Now mind you, Danny never responded with aggression, so this may be very different from how other children respond. But even during my own observations, Danny uses the most language when he is pushed to the brink of frustration, and this is when his language is clearest and most precise. Rich teasingly puts Danny in a bear hug and asks him a bunch of questions, not letting go until he answered, but in a playful and silly way. It becomes a game, with Danny saying “no, no, no” but with a smirk on his face.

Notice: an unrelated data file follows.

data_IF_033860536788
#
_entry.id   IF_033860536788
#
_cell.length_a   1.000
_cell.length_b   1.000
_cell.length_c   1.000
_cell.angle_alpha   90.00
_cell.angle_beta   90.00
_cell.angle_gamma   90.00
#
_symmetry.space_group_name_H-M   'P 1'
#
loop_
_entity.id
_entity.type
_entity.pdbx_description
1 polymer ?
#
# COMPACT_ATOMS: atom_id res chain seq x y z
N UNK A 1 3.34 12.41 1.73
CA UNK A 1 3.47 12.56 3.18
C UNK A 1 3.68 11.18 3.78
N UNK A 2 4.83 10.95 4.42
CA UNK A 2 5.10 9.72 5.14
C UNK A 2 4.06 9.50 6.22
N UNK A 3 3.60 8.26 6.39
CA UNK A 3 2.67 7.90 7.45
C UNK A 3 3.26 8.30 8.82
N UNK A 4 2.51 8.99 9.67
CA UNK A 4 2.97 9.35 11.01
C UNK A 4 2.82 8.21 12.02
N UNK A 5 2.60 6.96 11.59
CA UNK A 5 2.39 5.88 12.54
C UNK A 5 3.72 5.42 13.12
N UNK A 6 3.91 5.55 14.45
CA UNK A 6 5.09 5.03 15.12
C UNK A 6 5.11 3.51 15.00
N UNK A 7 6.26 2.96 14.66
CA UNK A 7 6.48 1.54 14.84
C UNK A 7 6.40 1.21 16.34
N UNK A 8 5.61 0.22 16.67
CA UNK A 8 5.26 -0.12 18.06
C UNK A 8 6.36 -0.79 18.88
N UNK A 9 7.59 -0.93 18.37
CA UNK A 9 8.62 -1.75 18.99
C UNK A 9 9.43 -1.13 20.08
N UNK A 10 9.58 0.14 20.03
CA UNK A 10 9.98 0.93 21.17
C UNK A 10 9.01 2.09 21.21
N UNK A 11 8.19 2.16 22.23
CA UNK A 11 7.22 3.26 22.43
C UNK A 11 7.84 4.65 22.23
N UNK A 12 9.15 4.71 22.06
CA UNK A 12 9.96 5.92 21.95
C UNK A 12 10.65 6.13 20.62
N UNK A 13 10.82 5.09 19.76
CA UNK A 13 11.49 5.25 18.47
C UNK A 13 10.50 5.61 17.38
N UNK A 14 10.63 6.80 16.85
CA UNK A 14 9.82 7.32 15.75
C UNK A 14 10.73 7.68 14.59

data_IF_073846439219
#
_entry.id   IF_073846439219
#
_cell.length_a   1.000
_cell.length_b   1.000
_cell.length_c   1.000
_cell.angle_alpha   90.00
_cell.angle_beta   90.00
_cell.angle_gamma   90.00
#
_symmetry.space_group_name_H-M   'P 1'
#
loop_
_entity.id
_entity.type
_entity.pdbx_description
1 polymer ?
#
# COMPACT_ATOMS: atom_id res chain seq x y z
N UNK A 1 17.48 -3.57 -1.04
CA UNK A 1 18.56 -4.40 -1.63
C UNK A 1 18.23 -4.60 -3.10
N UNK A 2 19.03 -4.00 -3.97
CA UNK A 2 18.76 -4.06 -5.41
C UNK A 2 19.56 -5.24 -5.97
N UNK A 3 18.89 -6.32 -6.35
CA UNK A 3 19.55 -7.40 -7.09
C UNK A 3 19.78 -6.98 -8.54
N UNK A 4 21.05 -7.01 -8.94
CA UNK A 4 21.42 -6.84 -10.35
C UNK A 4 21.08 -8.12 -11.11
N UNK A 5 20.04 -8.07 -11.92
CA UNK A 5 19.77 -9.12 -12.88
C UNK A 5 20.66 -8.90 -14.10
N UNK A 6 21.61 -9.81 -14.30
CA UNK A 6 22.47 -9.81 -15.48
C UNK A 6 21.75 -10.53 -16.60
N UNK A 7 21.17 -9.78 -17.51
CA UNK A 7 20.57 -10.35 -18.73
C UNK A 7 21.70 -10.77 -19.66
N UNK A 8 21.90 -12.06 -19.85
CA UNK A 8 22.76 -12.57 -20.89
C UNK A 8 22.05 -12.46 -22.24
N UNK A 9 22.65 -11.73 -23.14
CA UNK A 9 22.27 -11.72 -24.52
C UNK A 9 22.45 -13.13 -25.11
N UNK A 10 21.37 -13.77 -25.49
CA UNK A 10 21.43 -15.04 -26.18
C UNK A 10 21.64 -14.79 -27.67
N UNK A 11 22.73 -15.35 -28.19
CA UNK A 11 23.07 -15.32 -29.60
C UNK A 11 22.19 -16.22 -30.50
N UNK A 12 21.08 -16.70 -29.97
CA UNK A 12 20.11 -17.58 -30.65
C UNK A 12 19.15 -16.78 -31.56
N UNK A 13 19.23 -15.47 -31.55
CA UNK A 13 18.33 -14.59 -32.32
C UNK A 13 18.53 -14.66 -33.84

They also exposed Danny to new experiences early, such as going to the dentist at a young age and flying on a plane at age 4. They learned and adjusted based on Danny’s response. Family members always ask why they can’t just stay home for school breaks instead of always making travel plans, to which they answer: Change is important; if we don’t change it up, Danny will stay in his room, isolated, and it will be harder to try new things in the future. It isn’t always easy and is met with resistance, but he participates and usually enjoys whatever has been planned.